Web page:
Editor’s Note: County Executive Astorino announced the selection of a vendor to redevelop Rye Playland on April 14
Q: The county has been working with Fareri Associates on a plan to develop 60 vacant acres at the Grasslands compound into a mixed-use development that would feature biotech space. Where does that stand and could we see a shovel in the ground there in 2015?
Astorino: There won’t be a shovel in the ground this year, but we have made a lot of progress. It is so intricate because you are dealing with a long-term lease, you are dealing with 60 acres that right now are undeveloped so you had to go through the process of what is the fair market value and what would be the county’s return. You also got the right of first refusal with the Westchester Medical Center, you have the County Board of Legislators involved, as well as the Town of Mount Pleasant, so there are a lot of moving parts. We wanted to make sure that it’s taxable property so the county and the town would benefit and putting it all together has taken time, but we want to make sure it gets done the right way—that there is a solid lease and that the fair market value will be paid by Fareri…We are trying to bring it hone, but it has been a lawyer’s delight because every sentence leads to five questions…
Editor’s Note: Fareri changed some facets of the project, some of which were rejected by the county and Mount Pleasant, particularly the development of housing at the site. The project is to include biotech, life science, and retail space, according to the County Executive.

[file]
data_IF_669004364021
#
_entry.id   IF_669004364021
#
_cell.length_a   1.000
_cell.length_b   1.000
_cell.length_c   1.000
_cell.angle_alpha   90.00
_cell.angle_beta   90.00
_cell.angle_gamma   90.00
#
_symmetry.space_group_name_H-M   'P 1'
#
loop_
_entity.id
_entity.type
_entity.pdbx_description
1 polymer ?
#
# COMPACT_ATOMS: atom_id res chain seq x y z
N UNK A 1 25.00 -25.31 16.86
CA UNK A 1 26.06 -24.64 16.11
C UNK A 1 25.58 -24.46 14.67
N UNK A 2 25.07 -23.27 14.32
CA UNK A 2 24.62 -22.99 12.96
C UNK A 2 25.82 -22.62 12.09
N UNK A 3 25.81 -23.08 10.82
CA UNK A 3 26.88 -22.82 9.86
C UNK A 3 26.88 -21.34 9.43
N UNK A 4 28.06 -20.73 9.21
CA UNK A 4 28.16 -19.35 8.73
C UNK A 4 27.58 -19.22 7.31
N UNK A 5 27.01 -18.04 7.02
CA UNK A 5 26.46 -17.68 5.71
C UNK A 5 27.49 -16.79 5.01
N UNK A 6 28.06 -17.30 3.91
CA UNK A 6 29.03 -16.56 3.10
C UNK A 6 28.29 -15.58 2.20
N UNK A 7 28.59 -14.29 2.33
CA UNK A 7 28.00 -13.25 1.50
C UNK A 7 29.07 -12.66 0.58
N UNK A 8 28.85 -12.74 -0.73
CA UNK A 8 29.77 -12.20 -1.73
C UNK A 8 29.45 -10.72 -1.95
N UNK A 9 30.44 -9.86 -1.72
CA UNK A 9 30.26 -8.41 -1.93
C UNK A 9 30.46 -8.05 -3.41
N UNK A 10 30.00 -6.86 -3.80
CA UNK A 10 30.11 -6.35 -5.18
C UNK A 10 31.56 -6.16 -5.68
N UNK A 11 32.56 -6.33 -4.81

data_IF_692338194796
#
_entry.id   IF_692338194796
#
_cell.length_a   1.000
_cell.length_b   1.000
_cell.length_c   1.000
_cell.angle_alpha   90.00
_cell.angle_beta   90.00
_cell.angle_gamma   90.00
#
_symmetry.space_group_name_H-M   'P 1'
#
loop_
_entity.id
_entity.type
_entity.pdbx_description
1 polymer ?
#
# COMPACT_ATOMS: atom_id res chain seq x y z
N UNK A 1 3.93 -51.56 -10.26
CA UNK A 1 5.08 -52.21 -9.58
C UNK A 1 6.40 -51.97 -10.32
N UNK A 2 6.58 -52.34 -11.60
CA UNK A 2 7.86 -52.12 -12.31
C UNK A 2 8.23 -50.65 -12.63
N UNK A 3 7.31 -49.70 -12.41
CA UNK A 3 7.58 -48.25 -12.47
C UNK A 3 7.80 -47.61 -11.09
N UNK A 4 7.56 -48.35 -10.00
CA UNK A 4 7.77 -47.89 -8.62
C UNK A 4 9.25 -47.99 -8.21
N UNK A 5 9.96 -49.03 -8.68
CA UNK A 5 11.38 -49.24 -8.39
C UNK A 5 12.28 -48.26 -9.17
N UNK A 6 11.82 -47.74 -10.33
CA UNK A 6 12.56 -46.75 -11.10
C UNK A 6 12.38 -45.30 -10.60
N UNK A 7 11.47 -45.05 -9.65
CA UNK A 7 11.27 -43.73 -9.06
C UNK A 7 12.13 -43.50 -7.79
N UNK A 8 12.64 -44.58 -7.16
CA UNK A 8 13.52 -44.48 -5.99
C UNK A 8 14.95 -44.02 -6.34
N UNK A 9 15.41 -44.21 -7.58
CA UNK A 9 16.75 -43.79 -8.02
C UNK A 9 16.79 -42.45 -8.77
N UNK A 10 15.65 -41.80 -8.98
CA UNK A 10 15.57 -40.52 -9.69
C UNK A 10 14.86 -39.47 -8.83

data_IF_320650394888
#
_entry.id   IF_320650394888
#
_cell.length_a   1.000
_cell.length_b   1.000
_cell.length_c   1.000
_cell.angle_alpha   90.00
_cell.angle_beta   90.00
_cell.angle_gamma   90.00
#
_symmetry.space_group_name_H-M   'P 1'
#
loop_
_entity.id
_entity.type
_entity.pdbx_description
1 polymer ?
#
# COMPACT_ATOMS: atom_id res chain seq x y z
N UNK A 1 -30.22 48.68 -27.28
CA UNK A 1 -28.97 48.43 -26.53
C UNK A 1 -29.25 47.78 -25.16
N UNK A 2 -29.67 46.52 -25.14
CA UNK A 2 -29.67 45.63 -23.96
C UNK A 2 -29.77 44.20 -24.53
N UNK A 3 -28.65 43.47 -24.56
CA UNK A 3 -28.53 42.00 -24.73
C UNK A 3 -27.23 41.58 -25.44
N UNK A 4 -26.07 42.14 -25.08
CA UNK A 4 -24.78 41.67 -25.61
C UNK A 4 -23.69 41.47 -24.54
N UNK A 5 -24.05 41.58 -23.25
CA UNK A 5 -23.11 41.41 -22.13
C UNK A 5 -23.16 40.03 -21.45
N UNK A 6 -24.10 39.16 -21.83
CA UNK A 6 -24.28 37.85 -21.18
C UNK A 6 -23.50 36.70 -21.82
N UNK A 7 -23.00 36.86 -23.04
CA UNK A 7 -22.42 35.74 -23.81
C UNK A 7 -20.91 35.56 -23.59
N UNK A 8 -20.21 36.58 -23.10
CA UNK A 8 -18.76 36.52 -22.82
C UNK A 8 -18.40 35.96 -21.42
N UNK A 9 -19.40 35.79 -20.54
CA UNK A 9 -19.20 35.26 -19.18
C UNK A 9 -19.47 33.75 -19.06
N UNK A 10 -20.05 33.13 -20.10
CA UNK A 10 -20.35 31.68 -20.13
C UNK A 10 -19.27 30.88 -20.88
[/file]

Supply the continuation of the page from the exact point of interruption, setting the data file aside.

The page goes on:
Q: Do you believe the Westchester County economy is on a growth path and if so what sectors will lead the way?
Astorino: It is growing, population-wise. It was one of the few counties in the state to grow in population. I think it is up about 2%. The economy is expanding; we have added private sector jobs. Healthcare is exploding. Healthcare is the foundation that is leading to the growth and strength (of the Westchester economy). You see a lot of the medical industries and hospitals in New York City investing in Westchester. That is the field that is growing by leaps and bounds.
Hospitality and tourism are doing very well, including the film industry. A lot of productions—television, commercials and films—are being shot in Westchester… Food and beverage is doing well in Westchester. Restaurant Week was another big success.
The economy is doing well, it could always be better, but it is doing well. I think we have gotten through the worst of it. We certainly from a county government perspective looked inward as to what we could do better and smarter and more efficient. It actually was a good exercise because it forced the county to strip out some of the expenses that were being approved year-after-year with little return on that investment. So, we were able to pare down the workforce, take a tougher stand with our unions and work with them ultimately to get good deals that benefit the taxpayers. So that has been a very good exercise during a very bad period of time and I think we are a much healthier county since then and we haven’t had to raise taxes and in fact we have been able cut back on the tax levy. The budget is smaller than it was when we walked in the door.